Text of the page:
An incident occurred in February, 1916, which may serve to show the spirit prevailing at the time. A small box was stuck up on top of a post in "no man's land" and this was brought in by Charlie Pope, our unsurpassed Scout Serjeant. It proved to contain a note written by the enemy which read to the effect that the line opposing us was occupied by Saxons and, if we did not fire, they would not, but to please lay off with our Whiz-Bangs. I cannot vouch for the truth of this note's contents, but that was the story given out. I do know, however, that the box was there and that it was brought in as described.

Here is a true story of an incident which actually happened. On taking over a section of the line from the 60th Battalion C.E.F. (Montreal), I was advised by the C.S.M. of the out-going Company that the wire in front of a certain bay had been blown down by enemy gunfire during the night. I verified this information with the aid of a periscope and after night-fall, I detailed Cpl. McDowell and a man to go out and examine the wire and ascertain how much material would be required to repair the damage and stop the gap. After a while the Cpl. returned and reported the wire in good condition and not requiring any repairs. I told him that I knew positively that the wire was broken and sent him out again, but again he returned with the same information.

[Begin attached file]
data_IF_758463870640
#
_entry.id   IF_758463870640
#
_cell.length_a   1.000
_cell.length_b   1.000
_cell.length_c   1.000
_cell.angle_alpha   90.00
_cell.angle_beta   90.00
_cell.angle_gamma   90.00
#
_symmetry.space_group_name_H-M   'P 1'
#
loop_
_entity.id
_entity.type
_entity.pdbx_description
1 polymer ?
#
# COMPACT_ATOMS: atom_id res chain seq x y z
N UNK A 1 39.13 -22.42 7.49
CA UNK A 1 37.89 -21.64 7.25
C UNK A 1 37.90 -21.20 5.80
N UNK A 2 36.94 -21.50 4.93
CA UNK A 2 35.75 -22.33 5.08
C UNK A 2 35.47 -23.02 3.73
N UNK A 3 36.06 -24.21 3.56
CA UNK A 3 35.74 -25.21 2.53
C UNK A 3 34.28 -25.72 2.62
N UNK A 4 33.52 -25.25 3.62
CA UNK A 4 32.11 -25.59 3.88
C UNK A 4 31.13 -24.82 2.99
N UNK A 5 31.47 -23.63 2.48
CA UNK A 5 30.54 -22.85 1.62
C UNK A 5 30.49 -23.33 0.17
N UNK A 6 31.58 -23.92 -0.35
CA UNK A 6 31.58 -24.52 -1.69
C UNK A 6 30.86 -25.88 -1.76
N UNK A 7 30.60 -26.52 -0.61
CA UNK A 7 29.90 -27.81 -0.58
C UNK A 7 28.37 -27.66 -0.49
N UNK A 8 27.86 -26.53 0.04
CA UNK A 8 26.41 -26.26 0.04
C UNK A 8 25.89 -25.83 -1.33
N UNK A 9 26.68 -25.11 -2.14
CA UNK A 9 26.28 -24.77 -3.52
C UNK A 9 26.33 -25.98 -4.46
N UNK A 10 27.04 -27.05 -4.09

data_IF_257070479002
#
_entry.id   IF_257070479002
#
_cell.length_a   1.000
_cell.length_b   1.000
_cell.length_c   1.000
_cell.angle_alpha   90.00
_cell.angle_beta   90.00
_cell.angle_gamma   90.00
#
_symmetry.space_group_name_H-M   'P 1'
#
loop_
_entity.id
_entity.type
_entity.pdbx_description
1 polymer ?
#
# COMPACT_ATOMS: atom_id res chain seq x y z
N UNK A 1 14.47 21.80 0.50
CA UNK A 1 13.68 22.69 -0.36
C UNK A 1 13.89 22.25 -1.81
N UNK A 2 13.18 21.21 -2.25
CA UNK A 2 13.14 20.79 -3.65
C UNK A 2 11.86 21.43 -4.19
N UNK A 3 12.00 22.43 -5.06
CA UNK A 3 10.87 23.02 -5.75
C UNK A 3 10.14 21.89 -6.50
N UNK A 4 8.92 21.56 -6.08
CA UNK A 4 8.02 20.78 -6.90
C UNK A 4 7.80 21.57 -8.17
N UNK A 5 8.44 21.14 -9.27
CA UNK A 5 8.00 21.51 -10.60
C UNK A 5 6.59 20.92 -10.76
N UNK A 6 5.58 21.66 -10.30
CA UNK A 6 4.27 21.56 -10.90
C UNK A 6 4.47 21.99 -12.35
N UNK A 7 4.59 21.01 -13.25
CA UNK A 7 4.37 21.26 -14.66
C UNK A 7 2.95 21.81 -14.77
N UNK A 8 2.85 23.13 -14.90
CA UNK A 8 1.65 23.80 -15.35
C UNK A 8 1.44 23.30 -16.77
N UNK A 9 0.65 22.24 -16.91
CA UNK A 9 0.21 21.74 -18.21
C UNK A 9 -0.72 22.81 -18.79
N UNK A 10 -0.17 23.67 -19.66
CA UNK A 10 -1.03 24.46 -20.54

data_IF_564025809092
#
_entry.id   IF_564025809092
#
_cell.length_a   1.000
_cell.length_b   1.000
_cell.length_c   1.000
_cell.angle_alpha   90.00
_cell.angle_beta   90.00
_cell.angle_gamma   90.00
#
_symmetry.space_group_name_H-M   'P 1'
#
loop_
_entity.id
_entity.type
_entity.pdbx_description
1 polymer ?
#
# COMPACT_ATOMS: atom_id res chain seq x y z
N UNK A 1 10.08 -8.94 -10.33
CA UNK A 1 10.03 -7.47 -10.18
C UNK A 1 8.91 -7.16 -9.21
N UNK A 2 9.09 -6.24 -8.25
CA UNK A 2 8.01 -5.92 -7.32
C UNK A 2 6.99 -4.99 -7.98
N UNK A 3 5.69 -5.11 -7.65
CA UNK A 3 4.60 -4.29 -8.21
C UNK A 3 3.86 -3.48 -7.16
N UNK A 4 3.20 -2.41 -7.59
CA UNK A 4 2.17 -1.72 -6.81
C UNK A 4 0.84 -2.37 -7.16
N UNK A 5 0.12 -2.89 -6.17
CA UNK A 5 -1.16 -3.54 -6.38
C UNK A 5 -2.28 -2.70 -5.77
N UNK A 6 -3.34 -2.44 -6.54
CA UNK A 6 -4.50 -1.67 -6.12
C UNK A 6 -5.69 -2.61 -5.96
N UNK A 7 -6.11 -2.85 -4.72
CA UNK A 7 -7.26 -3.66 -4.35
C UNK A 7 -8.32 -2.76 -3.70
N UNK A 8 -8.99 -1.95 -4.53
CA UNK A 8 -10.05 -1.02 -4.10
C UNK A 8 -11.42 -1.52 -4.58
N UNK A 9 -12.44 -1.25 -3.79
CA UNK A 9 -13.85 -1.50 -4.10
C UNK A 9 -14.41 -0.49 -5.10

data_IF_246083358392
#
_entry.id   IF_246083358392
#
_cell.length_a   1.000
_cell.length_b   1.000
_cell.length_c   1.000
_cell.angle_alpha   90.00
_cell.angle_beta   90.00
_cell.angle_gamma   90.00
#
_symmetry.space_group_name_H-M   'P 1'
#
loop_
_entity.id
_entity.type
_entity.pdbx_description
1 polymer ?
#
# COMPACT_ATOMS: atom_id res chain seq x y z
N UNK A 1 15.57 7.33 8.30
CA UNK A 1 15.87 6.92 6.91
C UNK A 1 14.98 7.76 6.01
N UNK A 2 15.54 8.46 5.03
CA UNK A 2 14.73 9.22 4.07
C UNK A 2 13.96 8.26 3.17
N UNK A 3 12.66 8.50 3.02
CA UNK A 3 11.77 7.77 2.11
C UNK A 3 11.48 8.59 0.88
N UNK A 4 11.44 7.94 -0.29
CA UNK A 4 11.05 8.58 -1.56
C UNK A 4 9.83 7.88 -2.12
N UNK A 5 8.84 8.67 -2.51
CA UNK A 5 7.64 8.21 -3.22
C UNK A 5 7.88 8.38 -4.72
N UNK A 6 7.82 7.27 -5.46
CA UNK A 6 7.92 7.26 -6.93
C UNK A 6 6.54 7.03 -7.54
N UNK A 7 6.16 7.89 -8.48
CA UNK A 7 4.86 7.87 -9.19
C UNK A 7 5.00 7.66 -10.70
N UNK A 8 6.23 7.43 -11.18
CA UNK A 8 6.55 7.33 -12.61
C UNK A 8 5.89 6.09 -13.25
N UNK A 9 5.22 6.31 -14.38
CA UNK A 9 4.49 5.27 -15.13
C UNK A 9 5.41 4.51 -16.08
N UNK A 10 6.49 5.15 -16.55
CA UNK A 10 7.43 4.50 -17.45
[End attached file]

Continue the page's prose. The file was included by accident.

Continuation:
Thinking something was wrong I told the man who was with Cpl. McDowell to remain behind and I accompanied the Corporal myself. On going over the top we descended into an old disused communication trench, which was filled with old wires, staples, etc., and which ran from our line in the direction of the enemy trench. Cpl. McDowell led the way, but before we had gone many yards I became entangled in some old barbed wire from which I could not get loose immediately. The Corporal was about 20 yards ahead of me creeping along, and I dare not shout to him owing to the close proximity of the German listening post, so Mac. kept on going straight ahead.

Imagine my surprise when he went straight on, underneath our own wire and up to the German wire and then out of sight along it. After a while he returned and, after asking me what had held me up, he told me that the wire was all O.K., and did not need any repairs, as far as he could see. Poor Mac. nearly collapsed when I pointed out our own wire to him and told him that that was the German wire he had examined. He had made three trips along that same wire, behind the German listening posts. Corporal Rudee (now Q.M.S.I. Rudee) eventually took a party out and repaired the wire.